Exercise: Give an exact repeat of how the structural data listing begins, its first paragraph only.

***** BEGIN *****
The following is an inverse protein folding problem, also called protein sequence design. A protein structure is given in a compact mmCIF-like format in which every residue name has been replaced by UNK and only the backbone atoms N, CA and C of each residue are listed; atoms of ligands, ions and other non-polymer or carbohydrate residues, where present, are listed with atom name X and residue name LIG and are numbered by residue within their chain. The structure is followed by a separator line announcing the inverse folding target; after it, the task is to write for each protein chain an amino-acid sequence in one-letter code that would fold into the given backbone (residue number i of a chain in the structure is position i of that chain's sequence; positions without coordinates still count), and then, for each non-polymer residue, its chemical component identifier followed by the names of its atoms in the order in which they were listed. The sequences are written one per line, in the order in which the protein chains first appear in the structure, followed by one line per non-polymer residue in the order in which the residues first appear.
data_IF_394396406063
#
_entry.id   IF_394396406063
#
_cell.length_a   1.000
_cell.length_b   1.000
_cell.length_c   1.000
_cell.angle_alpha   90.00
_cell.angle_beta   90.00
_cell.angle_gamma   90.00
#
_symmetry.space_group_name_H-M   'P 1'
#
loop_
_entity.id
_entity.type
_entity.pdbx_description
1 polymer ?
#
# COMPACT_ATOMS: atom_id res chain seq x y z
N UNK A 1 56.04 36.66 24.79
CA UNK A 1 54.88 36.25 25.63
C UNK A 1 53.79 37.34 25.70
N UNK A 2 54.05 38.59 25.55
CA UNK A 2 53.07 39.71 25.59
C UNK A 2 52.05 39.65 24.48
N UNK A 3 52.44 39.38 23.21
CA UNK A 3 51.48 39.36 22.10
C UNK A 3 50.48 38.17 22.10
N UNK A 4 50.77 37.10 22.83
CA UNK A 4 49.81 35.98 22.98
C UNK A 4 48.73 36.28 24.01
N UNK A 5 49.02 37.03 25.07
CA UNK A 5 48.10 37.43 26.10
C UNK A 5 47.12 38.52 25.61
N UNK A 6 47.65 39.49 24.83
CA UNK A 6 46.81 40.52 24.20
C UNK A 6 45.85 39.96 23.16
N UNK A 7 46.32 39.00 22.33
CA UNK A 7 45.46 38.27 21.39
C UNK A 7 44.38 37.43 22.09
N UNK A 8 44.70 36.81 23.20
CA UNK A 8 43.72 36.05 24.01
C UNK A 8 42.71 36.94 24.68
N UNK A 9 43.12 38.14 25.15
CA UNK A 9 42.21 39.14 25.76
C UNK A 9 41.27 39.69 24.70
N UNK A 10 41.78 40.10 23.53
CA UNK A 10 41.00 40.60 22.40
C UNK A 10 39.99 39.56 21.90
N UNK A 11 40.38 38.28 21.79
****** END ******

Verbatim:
The following is an inverse protein folding problem, also called protein sequence design. A protein structure is given in a compact mmCIF-like format in which every residue name has been replaced by UNK and only the backbone atoms N, CA and C of each residue are listed; atoms of ligands, ions and other non-polymer or carbohydrate residues, where present, are listed with atom name X and residue name LIG and are numbered by residue within their chain. The structure is followed by a separator line announcing the inverse folding target; after it, the task is to write for each protein chain an amino-acid sequence in one-letter code that would fold into the given backbone (residue number i of a chain in the structure is position i of that chain's sequence; positions without coordinates still count), and then, for each non-polymer residue, its chemical component identifier followed by the names of its atoms in the order in which they were listed. The sequences are written one per line, in the order in which the protein chains first appear in the structure, followed by one line per non-polymer residue in the order in which the residues first appear.